140330 Heat Gun

I have done my share of stripping paint over the past few years.  When your house is over 200 years old there are always more than a few coats of paint on the woodwork.  I have used strippers and they are pretty caustic and never give me quite the results I expect.

My brother-in-law is a painter, glass blower, jack of all trades kind of guy and he is always giving me tips on how to make my renovation projects easier.  A while back he told me he had started using a heat gun to strip the moulding in a house about the age of ours and the results were amazing.  I had Bill get one through the tool guy at the shop and began my first project of stripping the paint off of the floor in a bedroom upstairs.  The result was nothing short of amazing.

I didn’t fully appreciate how amazing this tool is until I began stripping this door yesterday.  This is one of the doors to the library that has been painted at least 5 times, the last coat being latex (which is a totally different issue).  Most of the paint when heated just popped right off in huge flakes.  It was a mess to clean up but I had most of one side of the door stripped in a matter of a few hours.  Mind you this needs to be done in a room wide open to the outdoors with an exhaust fan going.  Fortunately yesterday was above freezing.

This door has some holes that will need repairing.  The hinges and thumb latches need to be replaced as well.  Williamsburg Blacksmiths is a local forge that produces the reproduction hardware for this period home using the same methods probably used when the originals were made.  They are perfect.  Hopefully by the end of this week I will have this door done and be working on the other.  Then onto the door casings.  Both of the doors in the room do not close so I’m hoping taking them down, stripping them and rehanging with new hardware will fix the problem.  My sneaking suspicion is that a lot of it has to do with the paint, but new hinges will certainly help.

The photograph was originally taken for the 100 Happy Days project I’m working on with a number of family members.  I was thinking how happy I was to be using this tool but the more I thought about it I realized that when you’re stripping woodwork the only happy part is when you’re finished.

Homeowner’s ADD

130512 Heat Gun


I’m not fond of this time of the year.  I’ve come down with a bad case of homeowner’s ADD.  I have a theory that everyone has Attention Deficit Disorder but for me it’s really apparent at certain times of the year.

Part of the problem with the home owning part is the house in Rowe does not have heat upstairs (or power for that matter) so any projects that I want to do have to be done in spring, summer and early fall (or just bundle up while you’re doing it).  Last week I had a conversation with brothers-in-law Mike.  He’s working on a house just up the road from ours and swears that whoever built the one he’s in built ours.  There is the same intricate woodwork. We talked about stripping paint.  I have used all kinds of methods of stripping paint, all involving some rather harsh chemicals but he’s been using a heat gun.  Hmmmmm . . .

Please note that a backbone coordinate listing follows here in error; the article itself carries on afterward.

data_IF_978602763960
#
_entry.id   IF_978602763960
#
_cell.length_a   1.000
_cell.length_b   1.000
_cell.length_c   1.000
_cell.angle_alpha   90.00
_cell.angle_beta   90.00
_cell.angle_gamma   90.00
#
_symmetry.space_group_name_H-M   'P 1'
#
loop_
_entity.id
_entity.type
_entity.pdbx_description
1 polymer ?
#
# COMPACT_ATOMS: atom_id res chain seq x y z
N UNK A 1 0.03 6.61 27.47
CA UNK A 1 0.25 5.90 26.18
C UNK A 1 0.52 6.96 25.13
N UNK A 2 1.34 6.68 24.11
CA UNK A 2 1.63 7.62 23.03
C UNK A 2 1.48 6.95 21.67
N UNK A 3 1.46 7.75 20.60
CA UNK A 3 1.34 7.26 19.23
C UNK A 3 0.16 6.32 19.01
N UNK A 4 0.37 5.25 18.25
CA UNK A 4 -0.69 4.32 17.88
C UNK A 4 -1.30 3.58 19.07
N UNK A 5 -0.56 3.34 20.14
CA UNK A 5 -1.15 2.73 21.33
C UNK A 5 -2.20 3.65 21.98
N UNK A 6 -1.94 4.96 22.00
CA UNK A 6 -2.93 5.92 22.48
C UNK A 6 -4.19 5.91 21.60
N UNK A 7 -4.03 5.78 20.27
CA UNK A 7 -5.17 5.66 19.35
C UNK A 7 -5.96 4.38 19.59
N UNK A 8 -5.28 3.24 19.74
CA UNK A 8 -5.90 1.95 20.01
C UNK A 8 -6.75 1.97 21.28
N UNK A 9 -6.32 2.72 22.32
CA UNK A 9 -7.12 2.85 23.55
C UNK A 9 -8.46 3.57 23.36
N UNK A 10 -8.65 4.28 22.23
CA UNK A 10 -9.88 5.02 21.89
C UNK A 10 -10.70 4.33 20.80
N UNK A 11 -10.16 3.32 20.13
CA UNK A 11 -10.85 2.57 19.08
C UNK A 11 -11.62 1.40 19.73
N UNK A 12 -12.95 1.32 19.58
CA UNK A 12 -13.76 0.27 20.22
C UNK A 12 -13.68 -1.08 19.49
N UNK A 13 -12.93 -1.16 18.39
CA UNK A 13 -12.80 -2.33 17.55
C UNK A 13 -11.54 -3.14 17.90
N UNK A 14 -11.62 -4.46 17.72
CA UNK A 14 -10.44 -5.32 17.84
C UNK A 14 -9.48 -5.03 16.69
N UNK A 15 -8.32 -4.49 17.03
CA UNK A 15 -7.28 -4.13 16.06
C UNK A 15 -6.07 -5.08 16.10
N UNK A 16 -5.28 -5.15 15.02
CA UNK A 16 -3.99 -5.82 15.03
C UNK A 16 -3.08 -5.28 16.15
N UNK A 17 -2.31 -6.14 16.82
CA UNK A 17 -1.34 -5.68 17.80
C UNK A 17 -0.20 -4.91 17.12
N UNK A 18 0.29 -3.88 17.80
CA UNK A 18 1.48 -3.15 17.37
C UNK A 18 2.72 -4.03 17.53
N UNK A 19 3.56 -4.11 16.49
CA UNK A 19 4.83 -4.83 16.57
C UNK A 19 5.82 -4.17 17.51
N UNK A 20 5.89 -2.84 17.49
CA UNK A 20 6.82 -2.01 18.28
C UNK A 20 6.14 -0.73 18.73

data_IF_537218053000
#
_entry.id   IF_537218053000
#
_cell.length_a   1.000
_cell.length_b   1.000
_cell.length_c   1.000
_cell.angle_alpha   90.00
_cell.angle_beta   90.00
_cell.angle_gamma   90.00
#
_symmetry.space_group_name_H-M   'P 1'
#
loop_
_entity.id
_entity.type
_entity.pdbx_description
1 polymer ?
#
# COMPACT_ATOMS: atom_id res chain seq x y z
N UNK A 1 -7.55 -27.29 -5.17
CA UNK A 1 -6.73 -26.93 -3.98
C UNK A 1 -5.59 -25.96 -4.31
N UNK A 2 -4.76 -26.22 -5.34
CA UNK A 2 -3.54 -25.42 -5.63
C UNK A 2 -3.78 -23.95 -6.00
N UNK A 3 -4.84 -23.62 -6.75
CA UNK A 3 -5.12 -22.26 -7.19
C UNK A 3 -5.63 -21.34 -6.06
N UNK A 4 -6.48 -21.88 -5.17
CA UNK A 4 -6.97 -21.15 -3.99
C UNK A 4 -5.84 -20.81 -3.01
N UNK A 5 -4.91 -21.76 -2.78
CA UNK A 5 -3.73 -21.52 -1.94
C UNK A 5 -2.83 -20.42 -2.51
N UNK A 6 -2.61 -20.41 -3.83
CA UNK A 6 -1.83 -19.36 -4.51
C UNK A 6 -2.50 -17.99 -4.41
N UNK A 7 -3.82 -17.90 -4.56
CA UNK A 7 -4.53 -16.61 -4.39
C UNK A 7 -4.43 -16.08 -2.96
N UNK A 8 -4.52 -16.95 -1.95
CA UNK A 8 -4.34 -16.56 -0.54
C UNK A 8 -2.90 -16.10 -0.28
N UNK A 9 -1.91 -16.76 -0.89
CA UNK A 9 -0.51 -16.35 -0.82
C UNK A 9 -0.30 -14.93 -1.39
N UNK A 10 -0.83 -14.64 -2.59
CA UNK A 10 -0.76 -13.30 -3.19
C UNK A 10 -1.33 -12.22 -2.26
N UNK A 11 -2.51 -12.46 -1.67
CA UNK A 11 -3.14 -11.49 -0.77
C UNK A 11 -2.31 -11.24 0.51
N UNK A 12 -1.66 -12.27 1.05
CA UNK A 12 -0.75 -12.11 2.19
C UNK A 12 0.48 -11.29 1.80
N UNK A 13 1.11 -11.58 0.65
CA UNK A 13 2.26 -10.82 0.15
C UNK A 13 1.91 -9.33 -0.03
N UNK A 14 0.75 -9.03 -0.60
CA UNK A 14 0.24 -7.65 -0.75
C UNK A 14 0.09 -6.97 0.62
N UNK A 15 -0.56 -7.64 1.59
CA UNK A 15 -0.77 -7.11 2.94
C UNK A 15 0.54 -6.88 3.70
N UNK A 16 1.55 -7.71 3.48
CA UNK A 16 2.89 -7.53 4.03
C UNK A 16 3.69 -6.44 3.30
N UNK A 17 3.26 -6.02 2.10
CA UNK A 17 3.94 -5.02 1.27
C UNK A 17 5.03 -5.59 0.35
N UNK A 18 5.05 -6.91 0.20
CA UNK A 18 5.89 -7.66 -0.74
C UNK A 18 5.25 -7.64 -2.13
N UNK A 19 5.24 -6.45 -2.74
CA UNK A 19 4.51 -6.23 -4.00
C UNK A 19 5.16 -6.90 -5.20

I had Bill get a heat gun because I have a small room that once had carpet glued to it.  The carpet was removed years ago but the mastic stayed.  This room is above the living room and I had visions of using a chemical remover and having it leak through the floor onto the new ceiling below – not good.  I tried using this head gun to get the mastic off and it was BRILLIANT.  You can only remove a little at a time but once you’re rolling it goes fairly quickly.  The disadvantage is that I have to sit on the floor in order to do it.  It’s hard on the back so I can only do it for an hour or two before I have to give it up.

The weather this past weekend was really not conducive to working outdoors.  When the sun came out I tried to pull weeds in some of my flower beds but the black flies were so thick that it wasn’t pleasant at all.  I would come in out of the clouds, both rain and flies, and run down my mental list of the wants and needs indoors.  Most of them run into the wants like the floor upstairs but then there is the matter of turning what was once a bathroom into a pantry.  This involves removing the toilet and sink and all respective piping (after removing all of the junk that’s accumulated in there for the past year).  That little project is rather pressing at the moment because we will soon be coming into preserving season and I want that finished before it starts.  I need an inventory of canning supplies as well as making sense of a large closet that’s been used for a pantry for a number of years. Making sense of it is being kind, I can’t find anything in it and every time I cook something I waste a lot of time digging around looking for that special something I KNOW is in there somewhere.

The wood shop has been cleaned up in the past week and I was thinking about that side table that I really need to make for the living room.  That sounded like more fun than stripping floors and moving toilets.  I restrained myself because I knew if I went out to the shop I would never come back in and those inside projects would be still calling my name.

The thing is that I also spent a good deal of time weaving and rug hooking this weekend – going from one to the other.  I think I need medication.

130512 Floor StrippingBut does this look like fun to you?  Good thing it’s a very small room.